Against that, however, are the staggering dimensions of the disaster. A senior Pakistani official told the administration on Tuesday that the next flood surge was likely to inundate much of Punjab, the densely populated region that borders India and produces much of Pakistan’s food.
So far, this official said, the greatest damage has been in regions that are also hotbeds for Islamic insurgents, which has set back the army’s fight against extremist groups. Local governments in those places have largely collapsed, leaving the army as the only source of authority.
With 20 million people displaced from their homes, the Pakistani authorities are girding themselves for an immense migration to the major cities, which they fear could sow further instability.
“Americans have not yet registered the enormity of the crisis,” Pakistan’s ambassador to the United States, Husain Haqqani, said in a telephone interview from Islamabad, the capital.
Pakistani and American officials said reports of hard-line Islamic charities providing relief were exaggerated. One pointed out that the floods had hurt the insurgents as well: there was a report of small arms and ammunition belonging to a militant group floating in the water.
Still, people in both countries warned that if rebuilding and rehabilitation efforts bogged down, the Taliban and other militant groups would try to take advantage of it. “The real test is, can their government provide the most fundamental services?” said an administration official.
Parallels to this crisis are hard to find. One official cited the example of the Indonesian province of Aceh, which had been racked by a three-decade insurgency fought by the separatist Free Aceh Movement. After the tsunami swept through in 2004, killing 170,000 people, the separatists and the Indonesian government quickly signed a peace treaty, in August 2005.
There are, however, big differences between a localized separatist group and an international jihadist movement.
“If the flood proves to tilt the balance of power in Pakistan, it’s more likely to tilt toward the militants than toward the government,” said Bruce Riedel, a former intelligence official who helped the administration formulate its initial policy for Pakistan and Afghanistan.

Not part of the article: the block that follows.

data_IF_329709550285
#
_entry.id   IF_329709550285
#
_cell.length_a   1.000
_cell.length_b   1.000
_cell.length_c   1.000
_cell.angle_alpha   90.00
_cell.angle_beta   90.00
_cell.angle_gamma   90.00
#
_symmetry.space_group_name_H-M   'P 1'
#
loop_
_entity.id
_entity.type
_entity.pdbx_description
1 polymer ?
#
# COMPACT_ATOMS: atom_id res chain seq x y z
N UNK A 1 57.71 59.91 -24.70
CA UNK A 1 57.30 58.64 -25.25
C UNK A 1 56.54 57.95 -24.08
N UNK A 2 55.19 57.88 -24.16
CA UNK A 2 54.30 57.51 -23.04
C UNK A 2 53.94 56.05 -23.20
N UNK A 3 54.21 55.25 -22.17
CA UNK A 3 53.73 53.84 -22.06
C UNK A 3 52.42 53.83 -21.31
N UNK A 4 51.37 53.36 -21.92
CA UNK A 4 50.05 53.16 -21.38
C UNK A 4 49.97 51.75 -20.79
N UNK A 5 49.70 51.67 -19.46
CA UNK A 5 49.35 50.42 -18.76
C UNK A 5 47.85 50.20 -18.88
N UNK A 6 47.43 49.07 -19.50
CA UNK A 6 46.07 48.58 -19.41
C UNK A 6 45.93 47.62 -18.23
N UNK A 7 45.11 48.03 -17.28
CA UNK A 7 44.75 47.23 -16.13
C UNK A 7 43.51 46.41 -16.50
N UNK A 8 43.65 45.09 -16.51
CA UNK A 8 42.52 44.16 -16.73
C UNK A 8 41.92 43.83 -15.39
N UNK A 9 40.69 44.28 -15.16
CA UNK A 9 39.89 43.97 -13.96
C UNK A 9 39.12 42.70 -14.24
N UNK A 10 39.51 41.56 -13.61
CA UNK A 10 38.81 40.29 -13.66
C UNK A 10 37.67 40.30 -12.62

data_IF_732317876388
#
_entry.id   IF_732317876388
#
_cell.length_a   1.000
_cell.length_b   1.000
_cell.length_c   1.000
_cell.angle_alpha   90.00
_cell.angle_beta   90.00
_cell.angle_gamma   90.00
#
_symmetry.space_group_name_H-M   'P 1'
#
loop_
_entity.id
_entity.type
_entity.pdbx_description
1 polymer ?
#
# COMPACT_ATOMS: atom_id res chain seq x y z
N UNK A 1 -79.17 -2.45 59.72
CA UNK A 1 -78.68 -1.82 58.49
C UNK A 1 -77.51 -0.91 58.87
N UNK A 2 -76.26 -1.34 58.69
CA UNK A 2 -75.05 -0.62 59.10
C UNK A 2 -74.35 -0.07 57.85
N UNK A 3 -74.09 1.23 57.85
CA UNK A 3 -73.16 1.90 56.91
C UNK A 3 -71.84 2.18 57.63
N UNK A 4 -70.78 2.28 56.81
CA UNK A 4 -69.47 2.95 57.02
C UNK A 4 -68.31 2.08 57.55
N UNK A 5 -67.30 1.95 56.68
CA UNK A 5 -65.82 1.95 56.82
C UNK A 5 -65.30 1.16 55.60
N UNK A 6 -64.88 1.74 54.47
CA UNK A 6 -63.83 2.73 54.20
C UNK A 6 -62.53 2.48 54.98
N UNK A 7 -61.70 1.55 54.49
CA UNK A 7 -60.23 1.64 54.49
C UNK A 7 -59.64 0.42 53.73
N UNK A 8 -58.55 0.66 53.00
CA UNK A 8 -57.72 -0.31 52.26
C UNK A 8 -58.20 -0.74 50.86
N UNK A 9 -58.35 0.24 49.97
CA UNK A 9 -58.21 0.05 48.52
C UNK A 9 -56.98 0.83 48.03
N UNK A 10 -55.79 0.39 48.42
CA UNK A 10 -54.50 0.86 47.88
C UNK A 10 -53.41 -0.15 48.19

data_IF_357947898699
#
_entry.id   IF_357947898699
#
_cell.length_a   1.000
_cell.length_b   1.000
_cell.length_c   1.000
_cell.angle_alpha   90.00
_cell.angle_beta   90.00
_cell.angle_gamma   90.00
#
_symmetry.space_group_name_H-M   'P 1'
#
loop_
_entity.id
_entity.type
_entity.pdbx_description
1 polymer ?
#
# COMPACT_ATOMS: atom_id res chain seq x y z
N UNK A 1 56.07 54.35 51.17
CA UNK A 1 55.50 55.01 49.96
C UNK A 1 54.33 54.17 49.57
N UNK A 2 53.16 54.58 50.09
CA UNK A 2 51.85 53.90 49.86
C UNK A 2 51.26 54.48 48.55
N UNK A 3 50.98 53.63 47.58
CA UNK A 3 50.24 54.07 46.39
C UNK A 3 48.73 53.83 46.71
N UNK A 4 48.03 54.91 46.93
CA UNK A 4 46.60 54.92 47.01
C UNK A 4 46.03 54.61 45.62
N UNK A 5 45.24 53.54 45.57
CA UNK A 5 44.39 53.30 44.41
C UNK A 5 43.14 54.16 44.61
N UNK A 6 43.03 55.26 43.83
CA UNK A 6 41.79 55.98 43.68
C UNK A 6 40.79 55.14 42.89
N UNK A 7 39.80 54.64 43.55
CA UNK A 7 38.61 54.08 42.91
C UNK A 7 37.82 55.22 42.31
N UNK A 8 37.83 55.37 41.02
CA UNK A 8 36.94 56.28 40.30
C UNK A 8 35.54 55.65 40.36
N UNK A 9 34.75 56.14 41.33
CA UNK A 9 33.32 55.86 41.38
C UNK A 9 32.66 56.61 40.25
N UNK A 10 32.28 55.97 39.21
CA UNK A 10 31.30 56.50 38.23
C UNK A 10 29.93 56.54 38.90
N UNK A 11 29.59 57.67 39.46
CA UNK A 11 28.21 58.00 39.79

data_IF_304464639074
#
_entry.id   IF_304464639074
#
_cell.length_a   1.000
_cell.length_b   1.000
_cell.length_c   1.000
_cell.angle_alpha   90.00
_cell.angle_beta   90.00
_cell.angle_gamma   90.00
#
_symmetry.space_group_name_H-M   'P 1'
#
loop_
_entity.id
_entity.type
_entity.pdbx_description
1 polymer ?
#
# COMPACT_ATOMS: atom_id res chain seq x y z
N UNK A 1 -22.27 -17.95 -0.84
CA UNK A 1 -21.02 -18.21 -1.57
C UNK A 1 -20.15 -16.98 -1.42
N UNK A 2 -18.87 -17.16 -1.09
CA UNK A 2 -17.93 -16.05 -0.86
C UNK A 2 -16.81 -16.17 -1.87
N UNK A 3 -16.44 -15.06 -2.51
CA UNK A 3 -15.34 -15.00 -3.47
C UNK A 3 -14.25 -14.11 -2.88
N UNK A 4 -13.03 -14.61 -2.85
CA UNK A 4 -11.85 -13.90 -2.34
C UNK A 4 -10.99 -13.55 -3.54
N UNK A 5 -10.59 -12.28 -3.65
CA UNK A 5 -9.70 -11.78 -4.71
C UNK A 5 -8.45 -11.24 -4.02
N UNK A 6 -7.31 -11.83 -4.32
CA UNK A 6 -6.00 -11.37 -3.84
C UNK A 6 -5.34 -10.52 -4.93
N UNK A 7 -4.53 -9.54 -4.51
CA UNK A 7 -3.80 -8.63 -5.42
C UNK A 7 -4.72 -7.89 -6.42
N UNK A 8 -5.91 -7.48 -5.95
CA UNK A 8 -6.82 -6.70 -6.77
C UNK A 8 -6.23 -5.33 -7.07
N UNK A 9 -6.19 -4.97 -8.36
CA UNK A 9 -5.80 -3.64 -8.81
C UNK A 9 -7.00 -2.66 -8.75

Already, Pakistan’s president, Asif Ali Zardari, has been exposed to withering criticism at home for going on a trip to Europe during the early days of the flood. American officials said they were determined not to get drawn into the dispute, noting that in any event, Mr. Zardari had been stripped of many of his powers in a recent constitutional change.
Decisions on how the flood will affect American economic aid may be influenced by a trip to Pakistan by Senator John Kerry, the Massachusetts Democrat who co-sponsored the five-year nonmilitary assistance package with Senator Richard G. Lugar, Republican of Indiana.
Senator Kerry, accompanied by Dan Feldman, a deputy to Mr. Holbrooke, is scheduled to tour the flooded areas on Thursday. Mr. Kerry has said he is open to redirecting aid money, though some analysts said they were skeptical that Congress would approve additional financing. Military aid may also come under scrutiny, according to administration officials.
“Every dimension of our relationship — politics, economics, security — is going to see major shifts as a result of this historic disaster,” said Lt. Gen. Douglas Lute, the White House coordinator for Afghanistan and Pakistan. “All the tools of diplomacy have to be examined in light of this new reality.”
A version of this article appeared in print on August 19, 2010, on page A4 of the New York edition.